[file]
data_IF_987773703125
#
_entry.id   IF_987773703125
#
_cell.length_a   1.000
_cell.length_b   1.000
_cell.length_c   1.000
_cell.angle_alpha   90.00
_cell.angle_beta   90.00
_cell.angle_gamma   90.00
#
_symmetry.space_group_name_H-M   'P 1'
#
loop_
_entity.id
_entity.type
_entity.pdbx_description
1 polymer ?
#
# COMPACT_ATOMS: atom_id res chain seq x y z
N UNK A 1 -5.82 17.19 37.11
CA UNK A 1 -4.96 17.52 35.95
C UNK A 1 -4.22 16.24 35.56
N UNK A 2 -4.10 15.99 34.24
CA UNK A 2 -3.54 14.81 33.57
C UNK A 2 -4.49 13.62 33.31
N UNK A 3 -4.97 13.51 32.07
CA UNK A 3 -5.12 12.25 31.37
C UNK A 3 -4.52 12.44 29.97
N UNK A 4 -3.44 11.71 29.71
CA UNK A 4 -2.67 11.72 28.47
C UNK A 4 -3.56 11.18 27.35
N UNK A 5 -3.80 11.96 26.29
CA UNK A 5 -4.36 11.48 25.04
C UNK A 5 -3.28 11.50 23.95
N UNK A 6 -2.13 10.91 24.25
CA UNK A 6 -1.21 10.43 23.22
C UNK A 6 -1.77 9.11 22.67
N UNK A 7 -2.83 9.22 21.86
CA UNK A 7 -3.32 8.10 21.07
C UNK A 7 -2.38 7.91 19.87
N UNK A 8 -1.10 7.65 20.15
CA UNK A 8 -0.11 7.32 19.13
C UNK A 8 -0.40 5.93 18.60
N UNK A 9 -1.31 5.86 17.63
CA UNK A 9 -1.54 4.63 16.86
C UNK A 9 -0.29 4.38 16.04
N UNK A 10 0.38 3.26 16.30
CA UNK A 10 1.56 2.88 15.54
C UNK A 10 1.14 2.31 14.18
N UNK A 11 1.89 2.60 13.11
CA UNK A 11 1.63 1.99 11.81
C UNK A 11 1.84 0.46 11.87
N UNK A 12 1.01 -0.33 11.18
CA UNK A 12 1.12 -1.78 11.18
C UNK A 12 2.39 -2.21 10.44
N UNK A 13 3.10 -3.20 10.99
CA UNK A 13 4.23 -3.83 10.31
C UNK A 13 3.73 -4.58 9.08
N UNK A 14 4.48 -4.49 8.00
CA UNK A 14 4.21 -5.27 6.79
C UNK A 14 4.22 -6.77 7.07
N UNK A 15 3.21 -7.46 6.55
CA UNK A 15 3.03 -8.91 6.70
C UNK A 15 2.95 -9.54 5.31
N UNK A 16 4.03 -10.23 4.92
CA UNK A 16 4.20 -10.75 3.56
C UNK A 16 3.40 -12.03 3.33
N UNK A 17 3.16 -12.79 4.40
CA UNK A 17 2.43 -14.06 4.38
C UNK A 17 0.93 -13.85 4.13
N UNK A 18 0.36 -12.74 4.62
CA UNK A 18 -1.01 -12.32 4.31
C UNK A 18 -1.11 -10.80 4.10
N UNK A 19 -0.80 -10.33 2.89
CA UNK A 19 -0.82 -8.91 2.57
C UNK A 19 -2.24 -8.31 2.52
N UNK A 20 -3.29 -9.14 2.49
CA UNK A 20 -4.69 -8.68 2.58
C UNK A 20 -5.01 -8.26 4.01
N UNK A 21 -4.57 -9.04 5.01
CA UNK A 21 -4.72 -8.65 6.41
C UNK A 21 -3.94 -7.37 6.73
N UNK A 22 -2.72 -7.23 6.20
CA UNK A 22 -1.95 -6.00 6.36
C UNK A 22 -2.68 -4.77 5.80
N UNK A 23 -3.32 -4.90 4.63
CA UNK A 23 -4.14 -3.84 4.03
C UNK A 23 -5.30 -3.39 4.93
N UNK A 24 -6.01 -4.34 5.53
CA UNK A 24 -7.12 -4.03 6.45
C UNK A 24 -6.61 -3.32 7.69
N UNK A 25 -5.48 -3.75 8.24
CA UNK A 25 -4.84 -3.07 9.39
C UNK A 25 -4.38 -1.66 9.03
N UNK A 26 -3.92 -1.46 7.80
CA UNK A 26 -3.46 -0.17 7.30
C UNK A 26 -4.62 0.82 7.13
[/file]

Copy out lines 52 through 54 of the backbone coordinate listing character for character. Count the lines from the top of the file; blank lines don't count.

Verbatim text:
CA UNK A 11 1.63 1.99 11.81
C UNK A 11 1.84 0.46 11.87
N UNK A 12 1.01 -0.33 11.18